Creating Family Traditions



Tradition is defined in the online Merriam-Webster Dictionary as “a way of thinking, behaving, or doing something that has been used by the people in a particular group, family, society, etc., for a long time.” Even though children may participate in family or societal traditions, many children don’t know the meaning of the word. When asked what a tradition is, a 6-year old wrinkled her forehead and said, “I don’t have a clue!” A bright 9-year-old looked perplexed and said, “I don’t know what that means.” A 12-year-old said, “I would think of it as people or a group coming together to celebrate or praise something.”

While maturity plays a role in a child’s definition of what a tradition is, so does the way families label events. A friend recently shared an anecdote about a young girl who came home from school and told her mother they had talked about the holidays in class. “So, do we have any traditions in our family?” she asked. While describing traditions may have been part of the class discussion, she did not relate it to her own family’s celebrations.

When guided to understand what a tradition is, the children quoted above were clearer. The 9-year-old said, “For the holidays, we get to eat junk food and take vacations.” The 6-year-old revealed, “We wait for Santa Claus to bring us presents and we put up a fake tree so the dog doesn’t tear it down!” The 12-year-old wistfully confided feeling that her family doesn’t have traditions because “things are always changing.”

Most families celebrate the holidays in a similar way each year. These “similar ways,” or traditions become part of the fabric of family life. For families who are interested in establishing traditions, the following ideas begin paving the way.

Focus on People

Focusing on people begins at home.

  • Have an evening story time. Reading holiday stories as a family creates a bond that children remember.
  • Sing holiday songs. Sing while you cook dinner and during a child’s bath time. Sing in the car. Kids love to sing, and if you sing along, it makes it more fun. Traveling to the grocery store or to school goes quickly when music becomes part of the trip.
  • Reach out. The holidays are a fine time for teaching children the art of giving. Call a relative that you don’t often contact. Donate non-perishable food items to a homeless shelter. Give gently worn used clothing to a rescue mission, a halfway house, or a church. Choose one project. Don’t feel like you have to do it all. When giving doesn’t come from a feeling of joy and abundance, it becomes a burden and may give children the message that we give because we have to and not because we want to. Teach by example that giving creates good feelings.

Cook and Decorate – Simply

Cooking from scratch is fun for some, but many think that during the holidays it’s a must. Forget that notion. Many children love to help make treats if the project isn’t too long or complicated. Cooking together adds to the holiday spirit when done in such a way that it doesn’t feel overwhelming.

Try the simple creations below – many health food and specialty stores offer packaged products that are organic and/or free of gluten, preservatives and chemical colorings; check online for simple healthy treat recipes too.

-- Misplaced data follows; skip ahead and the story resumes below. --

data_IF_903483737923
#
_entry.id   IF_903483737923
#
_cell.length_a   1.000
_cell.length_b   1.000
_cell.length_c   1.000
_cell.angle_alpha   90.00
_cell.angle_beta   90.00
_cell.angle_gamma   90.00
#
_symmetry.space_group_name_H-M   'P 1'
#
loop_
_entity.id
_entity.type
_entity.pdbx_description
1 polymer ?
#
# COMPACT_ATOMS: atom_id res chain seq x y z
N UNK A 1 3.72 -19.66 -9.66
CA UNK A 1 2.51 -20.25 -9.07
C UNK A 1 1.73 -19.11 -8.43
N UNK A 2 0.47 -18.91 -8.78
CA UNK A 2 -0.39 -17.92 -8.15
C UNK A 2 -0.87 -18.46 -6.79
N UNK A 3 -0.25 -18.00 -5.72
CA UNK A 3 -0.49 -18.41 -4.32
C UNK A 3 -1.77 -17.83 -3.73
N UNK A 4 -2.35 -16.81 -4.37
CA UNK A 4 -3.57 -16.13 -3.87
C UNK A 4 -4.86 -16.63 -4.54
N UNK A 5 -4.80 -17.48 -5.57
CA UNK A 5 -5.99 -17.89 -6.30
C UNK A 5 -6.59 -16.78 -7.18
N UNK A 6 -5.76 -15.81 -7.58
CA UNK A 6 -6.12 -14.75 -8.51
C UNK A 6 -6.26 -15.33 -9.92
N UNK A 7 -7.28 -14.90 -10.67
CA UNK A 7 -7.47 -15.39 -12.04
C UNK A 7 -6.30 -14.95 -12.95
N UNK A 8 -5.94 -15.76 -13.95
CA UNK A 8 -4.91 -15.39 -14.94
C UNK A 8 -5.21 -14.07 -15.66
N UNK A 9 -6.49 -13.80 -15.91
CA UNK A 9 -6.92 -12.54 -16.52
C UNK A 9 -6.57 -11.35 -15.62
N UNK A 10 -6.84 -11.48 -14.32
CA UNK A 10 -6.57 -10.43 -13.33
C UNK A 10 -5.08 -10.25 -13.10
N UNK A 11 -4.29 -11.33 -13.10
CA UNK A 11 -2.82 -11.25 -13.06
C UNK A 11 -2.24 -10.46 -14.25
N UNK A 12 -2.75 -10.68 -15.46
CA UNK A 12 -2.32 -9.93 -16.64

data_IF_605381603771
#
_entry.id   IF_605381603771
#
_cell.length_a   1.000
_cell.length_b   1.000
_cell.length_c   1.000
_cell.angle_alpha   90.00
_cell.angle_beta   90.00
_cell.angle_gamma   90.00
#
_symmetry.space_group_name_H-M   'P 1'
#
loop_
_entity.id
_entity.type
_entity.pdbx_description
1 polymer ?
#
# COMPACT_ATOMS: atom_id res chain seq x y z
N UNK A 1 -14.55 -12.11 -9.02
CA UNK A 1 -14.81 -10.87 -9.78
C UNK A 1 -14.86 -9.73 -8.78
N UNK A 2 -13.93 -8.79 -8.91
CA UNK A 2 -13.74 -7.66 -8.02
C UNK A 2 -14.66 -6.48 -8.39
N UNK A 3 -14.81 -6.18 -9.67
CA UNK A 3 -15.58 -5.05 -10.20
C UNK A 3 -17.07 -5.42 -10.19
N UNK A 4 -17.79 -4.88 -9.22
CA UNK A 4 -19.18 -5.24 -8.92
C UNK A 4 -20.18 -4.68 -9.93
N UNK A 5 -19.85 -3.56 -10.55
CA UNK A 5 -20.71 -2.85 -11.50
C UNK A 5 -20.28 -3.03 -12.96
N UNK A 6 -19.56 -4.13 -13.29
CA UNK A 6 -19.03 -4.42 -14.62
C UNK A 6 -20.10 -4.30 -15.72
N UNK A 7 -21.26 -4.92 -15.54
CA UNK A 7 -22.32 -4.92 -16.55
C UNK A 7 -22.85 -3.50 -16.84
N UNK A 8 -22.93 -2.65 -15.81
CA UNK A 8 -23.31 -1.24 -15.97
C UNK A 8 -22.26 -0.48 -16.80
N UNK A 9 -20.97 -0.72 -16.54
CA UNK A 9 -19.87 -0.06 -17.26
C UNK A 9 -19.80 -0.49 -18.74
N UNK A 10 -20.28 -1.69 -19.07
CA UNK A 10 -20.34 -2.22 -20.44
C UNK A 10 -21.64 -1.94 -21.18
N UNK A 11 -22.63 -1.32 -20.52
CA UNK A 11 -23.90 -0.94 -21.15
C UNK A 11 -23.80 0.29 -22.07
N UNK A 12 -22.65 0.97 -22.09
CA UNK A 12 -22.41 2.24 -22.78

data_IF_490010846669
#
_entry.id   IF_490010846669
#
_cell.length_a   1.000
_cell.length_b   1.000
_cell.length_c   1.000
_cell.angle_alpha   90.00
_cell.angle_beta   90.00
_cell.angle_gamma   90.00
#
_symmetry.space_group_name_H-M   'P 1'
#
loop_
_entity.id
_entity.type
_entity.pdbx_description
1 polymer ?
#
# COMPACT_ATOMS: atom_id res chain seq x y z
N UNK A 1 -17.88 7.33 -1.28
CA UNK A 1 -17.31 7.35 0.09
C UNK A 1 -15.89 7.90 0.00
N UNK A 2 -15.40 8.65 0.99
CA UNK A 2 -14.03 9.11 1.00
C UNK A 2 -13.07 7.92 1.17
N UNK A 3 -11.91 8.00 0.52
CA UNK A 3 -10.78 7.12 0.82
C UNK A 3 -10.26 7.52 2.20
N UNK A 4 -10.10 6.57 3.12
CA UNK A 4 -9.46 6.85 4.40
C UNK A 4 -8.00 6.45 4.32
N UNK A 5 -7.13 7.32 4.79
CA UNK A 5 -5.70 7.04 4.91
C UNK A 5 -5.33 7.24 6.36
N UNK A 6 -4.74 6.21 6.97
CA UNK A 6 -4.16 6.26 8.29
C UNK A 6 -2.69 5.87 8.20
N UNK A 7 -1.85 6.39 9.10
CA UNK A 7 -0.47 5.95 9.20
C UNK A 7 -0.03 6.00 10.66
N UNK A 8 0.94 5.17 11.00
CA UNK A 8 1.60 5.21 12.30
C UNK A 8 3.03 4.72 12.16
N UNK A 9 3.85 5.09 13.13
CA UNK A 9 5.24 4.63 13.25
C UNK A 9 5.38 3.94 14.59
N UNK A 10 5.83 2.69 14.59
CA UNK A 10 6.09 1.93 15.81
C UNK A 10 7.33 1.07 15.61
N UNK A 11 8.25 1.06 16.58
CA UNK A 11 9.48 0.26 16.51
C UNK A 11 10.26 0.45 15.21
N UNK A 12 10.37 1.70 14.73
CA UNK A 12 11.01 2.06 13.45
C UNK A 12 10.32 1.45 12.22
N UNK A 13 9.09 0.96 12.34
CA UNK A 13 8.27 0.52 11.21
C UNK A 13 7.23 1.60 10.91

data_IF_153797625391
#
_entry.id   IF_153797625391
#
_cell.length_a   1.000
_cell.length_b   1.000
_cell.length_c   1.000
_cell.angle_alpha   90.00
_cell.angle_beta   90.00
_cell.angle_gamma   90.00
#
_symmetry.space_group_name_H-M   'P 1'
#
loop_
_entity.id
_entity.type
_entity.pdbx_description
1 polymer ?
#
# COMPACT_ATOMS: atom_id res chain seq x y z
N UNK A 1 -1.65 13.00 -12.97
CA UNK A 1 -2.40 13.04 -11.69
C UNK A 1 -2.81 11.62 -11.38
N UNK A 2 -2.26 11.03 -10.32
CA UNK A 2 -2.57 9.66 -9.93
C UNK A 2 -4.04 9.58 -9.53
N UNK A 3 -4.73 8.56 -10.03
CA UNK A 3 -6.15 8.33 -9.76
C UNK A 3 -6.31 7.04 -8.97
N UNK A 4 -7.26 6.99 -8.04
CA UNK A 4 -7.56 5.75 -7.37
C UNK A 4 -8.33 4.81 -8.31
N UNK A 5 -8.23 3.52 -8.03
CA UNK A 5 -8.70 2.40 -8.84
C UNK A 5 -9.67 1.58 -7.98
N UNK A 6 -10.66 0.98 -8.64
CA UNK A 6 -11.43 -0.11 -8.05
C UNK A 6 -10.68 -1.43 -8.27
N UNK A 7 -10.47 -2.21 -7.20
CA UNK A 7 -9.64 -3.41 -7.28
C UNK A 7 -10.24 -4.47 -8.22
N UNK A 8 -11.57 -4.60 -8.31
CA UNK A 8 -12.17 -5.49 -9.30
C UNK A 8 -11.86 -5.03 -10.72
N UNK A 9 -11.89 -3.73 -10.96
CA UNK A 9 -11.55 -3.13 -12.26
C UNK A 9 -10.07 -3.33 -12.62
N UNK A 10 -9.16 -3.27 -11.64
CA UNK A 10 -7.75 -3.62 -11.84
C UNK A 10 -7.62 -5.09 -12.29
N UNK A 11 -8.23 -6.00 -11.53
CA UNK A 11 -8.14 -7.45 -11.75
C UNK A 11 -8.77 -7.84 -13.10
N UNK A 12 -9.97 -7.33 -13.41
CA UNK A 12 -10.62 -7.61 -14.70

• Use ready-to-bake cookie rolls or cookie mix.
  • Buy packaged cookies and decorate them with pre-made icing.
  • Use packaged cake mixes, ready-to-bake pie shells, and pre-made pie fillings.
  • Mix popcorn with nuts and chocolate (or carob) chips.

Decorating for the holidays is fun when it isn’t overdone.

  • Take evening excursions to look at outside decorations others display instead of spending the time to put up and take down your own.
  • Display the decorations the children make in their classrooms or activity classes. This shows them that what they offer is important.
  • Keep decorations simple enough that you don’t worry when children touch them. Holiday decorations are enticing, and if they can’t be touched, part of the joy of having them is lost.
  • Only put up as much as you’re willing to take down (cheerfully).

Keep Gift Giving Reasonable

In many families, the gift list grows each year. Shopping takes a toll on time, and can become a financial burden.

  • For extended family, have each person draw the name of one other family member and give to that person. Agree on a maximum dollar amount.
  • Assist your children in deciding which peers to give to and how much to spend.
  • If it is within your financial means, give your children a reasonable additional amount of allowance to spend on holiday gifts. Help them determine how best to spend the money. If they want to spend more than the amount you have provided, they will need to use their allowance.
  • Shop with the children at price-friendly places like stores that buy overstock and sell at discount prices.
  • •Above all, help your children to understand that the spirit of giving is far more important than what is given.

Establishing family traditions creates a sense of timelessness around the holidays and gives family members something to look forward to as the holidays approach. By keeping traditions and celebrations simple, all family members have the opportunity to enjoy them to the fullest. 

Carolyn Warnemuende
About Carolyn Warnemuende

Author Carolyn Warnemuende has two daughters and five grandchildren, and lives with her husband in Redding. She writes parenting and educational articles, sponsors a school in Uganda, and visits Africa twice a year. She receives great joy in taking daily care of her four-year-old granddaughter who was adopted from Ethiopia.

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